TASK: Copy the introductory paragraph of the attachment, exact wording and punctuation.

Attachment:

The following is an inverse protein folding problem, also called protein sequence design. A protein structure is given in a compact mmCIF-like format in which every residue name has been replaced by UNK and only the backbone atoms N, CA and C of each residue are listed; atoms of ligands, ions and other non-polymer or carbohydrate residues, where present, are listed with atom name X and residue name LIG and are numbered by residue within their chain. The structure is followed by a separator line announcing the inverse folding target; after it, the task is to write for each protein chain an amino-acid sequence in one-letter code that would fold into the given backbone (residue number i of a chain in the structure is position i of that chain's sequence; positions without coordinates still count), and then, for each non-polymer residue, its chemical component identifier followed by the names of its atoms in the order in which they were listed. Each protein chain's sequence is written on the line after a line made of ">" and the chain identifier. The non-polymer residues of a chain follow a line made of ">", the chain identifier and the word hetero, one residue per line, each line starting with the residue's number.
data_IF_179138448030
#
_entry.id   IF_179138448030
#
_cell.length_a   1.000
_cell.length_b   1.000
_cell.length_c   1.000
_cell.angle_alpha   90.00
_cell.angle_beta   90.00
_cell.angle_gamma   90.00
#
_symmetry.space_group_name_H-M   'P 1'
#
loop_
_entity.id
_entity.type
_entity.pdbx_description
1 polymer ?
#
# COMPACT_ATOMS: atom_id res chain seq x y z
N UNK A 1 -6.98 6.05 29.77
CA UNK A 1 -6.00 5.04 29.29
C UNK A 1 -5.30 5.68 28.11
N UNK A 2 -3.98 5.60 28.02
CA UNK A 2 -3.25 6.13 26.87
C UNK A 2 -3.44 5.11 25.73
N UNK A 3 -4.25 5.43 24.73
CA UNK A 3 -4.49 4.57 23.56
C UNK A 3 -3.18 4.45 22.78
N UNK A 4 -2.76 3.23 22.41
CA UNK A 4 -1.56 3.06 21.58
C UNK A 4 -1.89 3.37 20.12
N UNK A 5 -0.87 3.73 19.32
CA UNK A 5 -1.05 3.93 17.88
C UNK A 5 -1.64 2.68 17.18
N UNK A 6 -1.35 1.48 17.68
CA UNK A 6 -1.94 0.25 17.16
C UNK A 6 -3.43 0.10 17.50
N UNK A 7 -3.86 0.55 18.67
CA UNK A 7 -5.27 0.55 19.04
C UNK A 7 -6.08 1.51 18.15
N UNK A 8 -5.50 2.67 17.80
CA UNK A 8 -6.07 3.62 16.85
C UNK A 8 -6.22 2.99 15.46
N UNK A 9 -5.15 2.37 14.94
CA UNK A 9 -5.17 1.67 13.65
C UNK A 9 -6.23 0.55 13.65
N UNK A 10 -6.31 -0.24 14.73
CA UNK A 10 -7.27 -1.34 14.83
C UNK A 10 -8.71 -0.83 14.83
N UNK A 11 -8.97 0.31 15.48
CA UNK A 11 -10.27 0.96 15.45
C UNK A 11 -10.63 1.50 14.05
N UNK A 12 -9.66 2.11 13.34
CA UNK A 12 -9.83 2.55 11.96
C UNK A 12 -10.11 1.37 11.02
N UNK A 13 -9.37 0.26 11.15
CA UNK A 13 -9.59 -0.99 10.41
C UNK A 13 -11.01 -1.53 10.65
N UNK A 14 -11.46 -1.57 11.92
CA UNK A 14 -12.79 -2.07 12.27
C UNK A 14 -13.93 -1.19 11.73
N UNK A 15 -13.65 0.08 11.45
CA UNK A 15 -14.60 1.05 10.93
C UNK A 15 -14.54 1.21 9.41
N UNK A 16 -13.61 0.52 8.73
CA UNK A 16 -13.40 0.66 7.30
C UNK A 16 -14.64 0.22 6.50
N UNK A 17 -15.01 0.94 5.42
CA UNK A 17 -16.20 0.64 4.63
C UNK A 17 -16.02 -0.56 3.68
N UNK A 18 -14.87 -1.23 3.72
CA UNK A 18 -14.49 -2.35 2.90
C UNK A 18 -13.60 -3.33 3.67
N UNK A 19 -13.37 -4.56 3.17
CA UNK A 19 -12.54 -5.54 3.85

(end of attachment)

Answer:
The following is an inverse protein folding problem, also called protein sequence design. A protein structure is given in a compact mmCIF-like format in which every residue name has been replaced by UNK and only the backbone atoms N, CA and C of each residue are listed; atoms of ligands, ions and other non-polymer or carbohydrate residues, where present, are listed with atom name X and residue name LIG and are numbered by residue within their chain. The structure is followed by a separator line announcing the inverse folding target; after it, the task is to write for each protein chain an amino-acid sequence in one-letter code that would fold into the given backbone (residue number i of a chain in the structure is position i of that chain's sequence; positions without coordinates still count), and then, for each non-polymer residue, its chemical component identifier followed by the names of its atoms in the order in which they were listed. Each protein chain's sequence is written on the line after a line made of ">" and the chain identifier. The non-polymer residues of a chain follow a line made of ">", the chain identifier and the word hetero, one residue per line, each line starting with the residue's number.